While Swedish law allows criminal prosecution of people as young as 15, those under 18 are rarely sent to prison even for serious crimes. Dos Santos said gangs are exploiting this, deliberately recruiting children to commit acts that would lead to a long jail sentence for an adult.

Sweden has about 14,000 active gang criminals and an additional 48,000 people loosely affiliated with gangs, according to a police report last year.

Other European countries such as the Netherlands, France and Belgium are also struggling with violent gangs, but Sweden has outpaced them all in gun violence, by wide margins.

Dublin’s new gangland feuds: Why Drimnagh killing has led to heightened Garda concernsOpens in new window ]

In 2022 there were 73 youths in Sweden aged 15-20 suspected of murder or attempted murder with firearms, up from just 10 a decade earlier, according to the Crime Prevention Board, a government agency.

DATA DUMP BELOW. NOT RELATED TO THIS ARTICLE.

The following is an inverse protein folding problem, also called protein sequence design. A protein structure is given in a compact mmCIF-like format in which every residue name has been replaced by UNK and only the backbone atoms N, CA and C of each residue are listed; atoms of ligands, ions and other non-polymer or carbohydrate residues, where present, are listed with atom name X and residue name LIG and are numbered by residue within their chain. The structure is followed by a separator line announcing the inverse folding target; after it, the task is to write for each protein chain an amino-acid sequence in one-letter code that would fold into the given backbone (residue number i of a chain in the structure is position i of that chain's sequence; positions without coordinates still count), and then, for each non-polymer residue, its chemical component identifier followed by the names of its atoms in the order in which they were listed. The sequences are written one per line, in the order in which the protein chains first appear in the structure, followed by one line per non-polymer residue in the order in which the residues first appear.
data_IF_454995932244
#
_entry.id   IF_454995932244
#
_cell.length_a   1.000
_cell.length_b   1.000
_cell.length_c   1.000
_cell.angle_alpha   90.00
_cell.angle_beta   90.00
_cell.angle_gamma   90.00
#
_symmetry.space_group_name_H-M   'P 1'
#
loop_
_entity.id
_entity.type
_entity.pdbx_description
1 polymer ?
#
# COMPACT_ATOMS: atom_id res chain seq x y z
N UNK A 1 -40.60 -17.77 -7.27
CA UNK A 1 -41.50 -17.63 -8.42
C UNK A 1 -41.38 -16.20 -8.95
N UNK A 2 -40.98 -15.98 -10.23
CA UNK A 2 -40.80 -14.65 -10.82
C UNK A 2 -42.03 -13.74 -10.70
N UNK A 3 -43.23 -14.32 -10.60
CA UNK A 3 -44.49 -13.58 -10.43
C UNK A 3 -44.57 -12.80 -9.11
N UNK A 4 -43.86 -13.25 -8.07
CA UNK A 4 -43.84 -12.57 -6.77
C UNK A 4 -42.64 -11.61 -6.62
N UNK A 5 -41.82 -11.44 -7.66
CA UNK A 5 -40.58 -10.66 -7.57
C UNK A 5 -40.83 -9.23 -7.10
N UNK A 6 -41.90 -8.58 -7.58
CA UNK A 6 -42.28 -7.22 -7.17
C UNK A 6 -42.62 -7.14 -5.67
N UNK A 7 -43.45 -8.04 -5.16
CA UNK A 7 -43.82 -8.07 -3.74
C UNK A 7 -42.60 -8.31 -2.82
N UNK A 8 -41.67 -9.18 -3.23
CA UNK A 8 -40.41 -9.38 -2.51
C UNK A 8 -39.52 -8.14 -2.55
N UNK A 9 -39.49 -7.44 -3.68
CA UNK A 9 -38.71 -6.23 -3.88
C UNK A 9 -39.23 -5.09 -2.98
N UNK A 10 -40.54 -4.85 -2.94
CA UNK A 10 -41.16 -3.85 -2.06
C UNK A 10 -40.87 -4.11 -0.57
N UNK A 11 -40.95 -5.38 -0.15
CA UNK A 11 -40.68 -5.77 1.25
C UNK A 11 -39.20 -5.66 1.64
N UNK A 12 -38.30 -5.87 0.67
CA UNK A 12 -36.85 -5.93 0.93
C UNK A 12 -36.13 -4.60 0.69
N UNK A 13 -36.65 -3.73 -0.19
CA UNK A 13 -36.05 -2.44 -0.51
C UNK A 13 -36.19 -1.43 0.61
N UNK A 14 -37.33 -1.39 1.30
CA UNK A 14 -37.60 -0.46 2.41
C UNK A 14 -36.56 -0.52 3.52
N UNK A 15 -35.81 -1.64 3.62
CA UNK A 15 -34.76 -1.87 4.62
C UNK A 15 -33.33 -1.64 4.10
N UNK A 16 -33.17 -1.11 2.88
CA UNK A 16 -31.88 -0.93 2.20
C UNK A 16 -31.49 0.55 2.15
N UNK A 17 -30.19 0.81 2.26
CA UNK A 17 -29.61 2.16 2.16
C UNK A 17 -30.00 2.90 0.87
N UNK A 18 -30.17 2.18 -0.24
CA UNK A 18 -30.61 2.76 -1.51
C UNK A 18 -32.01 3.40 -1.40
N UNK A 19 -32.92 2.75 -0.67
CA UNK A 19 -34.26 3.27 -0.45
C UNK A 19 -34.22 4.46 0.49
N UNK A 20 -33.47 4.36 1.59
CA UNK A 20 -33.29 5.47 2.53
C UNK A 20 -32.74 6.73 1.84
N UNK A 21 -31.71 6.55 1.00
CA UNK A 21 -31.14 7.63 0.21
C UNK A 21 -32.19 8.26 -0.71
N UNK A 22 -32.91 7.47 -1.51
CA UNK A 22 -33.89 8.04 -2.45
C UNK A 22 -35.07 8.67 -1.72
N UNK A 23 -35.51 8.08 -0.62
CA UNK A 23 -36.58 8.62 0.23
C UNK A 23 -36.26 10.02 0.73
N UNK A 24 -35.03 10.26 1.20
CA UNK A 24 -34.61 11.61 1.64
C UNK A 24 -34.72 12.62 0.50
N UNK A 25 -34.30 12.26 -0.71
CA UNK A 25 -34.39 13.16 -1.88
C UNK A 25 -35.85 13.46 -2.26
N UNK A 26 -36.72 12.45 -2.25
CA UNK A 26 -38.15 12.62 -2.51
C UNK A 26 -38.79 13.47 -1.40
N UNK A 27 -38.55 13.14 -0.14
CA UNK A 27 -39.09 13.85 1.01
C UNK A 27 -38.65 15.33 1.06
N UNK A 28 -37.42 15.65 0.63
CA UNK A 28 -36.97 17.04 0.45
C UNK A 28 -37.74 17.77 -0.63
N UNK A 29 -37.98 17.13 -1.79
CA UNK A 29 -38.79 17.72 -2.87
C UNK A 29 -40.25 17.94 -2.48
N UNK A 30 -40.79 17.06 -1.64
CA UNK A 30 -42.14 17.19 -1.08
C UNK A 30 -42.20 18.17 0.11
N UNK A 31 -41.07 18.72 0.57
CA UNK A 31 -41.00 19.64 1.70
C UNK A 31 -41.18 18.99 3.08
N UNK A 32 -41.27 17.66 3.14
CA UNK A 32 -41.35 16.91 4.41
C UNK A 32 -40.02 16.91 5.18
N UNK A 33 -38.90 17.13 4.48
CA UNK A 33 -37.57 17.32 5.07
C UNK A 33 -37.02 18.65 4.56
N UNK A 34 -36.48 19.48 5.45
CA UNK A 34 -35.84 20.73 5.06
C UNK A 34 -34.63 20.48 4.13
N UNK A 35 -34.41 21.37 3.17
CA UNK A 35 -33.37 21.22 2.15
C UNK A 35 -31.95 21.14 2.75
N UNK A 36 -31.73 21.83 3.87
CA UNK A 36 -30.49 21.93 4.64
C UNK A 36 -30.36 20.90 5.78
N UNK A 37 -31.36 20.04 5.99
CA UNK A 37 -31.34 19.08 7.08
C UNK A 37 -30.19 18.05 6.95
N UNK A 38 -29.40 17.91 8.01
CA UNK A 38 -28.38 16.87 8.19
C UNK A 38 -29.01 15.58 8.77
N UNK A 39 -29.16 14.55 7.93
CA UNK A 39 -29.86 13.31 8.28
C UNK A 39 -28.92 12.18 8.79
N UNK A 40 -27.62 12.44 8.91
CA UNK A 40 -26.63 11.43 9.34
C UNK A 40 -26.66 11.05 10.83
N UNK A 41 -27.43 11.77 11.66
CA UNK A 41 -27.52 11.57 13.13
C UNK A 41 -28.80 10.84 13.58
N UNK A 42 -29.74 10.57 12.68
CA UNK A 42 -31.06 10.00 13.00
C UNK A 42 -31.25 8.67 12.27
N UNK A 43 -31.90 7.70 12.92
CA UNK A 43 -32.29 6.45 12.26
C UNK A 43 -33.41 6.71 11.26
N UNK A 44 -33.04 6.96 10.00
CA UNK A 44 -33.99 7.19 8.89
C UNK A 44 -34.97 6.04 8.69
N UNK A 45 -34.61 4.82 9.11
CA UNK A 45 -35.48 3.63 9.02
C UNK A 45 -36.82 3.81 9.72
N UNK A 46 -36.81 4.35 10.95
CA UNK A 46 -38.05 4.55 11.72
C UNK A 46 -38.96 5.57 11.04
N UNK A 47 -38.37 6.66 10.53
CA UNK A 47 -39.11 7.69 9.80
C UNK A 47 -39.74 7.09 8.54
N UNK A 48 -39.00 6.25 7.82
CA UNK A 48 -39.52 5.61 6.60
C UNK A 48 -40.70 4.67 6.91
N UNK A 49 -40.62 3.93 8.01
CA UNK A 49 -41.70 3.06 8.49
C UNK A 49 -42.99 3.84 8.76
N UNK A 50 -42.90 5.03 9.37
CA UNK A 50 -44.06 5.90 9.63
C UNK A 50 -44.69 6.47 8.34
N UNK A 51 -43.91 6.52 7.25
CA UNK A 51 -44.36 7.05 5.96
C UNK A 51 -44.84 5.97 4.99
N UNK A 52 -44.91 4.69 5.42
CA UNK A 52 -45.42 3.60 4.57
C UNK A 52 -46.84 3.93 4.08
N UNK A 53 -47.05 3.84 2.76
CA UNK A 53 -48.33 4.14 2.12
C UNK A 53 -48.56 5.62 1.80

According to EU statistics agency Eurostat, 25 people aged 15-24 were killed by gun violence in Sweden in 2021, second in the EU only to France, which had 40 such deaths across a population six times the size of Sweden's.

Nils Duquet, director of the Flemish Peace Institute, a leading European gun violence think tank, said the reliance of Sweden's gangs on young recruits to commit violent crimes had created a different culture around guns than elsewhere in Europe.

Elsewhere, criminal gangs tend to reserve access to guns for older and more senior members, he said. In Sweden the youngest are expected to pull the trigger.

“Because there are so many young criminals with access to guns, that makes it so violent,” Duquet said. – Reuters

(c) Copyright Thomson Reuters 2024